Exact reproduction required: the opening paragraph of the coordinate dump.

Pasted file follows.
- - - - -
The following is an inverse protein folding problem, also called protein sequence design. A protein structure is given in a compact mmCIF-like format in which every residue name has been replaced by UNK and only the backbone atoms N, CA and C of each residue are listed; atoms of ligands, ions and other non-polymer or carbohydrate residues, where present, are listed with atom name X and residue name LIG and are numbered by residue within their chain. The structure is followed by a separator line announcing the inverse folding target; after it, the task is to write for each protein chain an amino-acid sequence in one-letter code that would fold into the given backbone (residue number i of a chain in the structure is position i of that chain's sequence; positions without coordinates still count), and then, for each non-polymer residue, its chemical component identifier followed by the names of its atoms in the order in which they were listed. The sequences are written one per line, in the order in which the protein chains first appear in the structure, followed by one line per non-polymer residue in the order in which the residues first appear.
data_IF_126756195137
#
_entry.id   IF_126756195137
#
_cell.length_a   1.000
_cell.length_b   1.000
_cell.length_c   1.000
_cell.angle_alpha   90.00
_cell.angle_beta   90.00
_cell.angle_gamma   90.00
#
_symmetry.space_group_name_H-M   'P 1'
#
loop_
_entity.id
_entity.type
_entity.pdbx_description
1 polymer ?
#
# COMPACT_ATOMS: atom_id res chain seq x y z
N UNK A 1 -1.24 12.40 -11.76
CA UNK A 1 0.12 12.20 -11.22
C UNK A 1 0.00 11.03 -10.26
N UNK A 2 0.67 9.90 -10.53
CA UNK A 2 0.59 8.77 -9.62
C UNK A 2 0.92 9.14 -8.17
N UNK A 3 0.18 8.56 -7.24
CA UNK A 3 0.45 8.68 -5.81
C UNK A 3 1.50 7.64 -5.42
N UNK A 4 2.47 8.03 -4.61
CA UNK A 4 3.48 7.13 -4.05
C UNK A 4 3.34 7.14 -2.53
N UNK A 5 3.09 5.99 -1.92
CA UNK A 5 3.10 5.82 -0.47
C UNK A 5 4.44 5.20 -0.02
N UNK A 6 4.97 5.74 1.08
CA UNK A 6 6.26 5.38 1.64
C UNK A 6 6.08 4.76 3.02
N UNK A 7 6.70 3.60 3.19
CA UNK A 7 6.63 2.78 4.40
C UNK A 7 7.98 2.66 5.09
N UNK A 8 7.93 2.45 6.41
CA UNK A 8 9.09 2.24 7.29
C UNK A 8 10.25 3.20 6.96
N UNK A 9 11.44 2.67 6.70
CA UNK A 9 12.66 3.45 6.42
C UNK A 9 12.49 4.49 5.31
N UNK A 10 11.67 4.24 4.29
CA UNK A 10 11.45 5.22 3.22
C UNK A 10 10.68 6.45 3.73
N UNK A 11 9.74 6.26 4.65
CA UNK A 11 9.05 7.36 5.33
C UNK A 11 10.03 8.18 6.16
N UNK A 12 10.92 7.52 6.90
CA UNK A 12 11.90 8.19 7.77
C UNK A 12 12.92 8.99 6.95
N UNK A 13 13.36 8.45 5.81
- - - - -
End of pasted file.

The following is an inverse protein folding problem, also called protein sequence design. A protein structure is given in a compact mmCIF-like format in which every residue name has been replaced by UNK and only the backbone atoms N, CA and C of each residue are listed; atoms of ligands, ions and other non-polymer or carbohydrate residues, where present, are listed with atom name X and residue name LIG and are numbered by residue within their chain. The structure is followed by a separator line announcing the inverse folding target; after it, the task is to write for each protein chain an amino-acid sequence in one-letter code that would fold into the given backbone (residue number i of a chain in the structure is position i of that chain's sequence; positions without coordinates still count), and then, for each non-polymer residue, its chemical component identifier followed by the names of its atoms in the order in which they were listed. The sequences are written one per line, in the order in which the protein chains first appear in the structure, followed by one line per non-polymer residue in the order in which the residues first appear.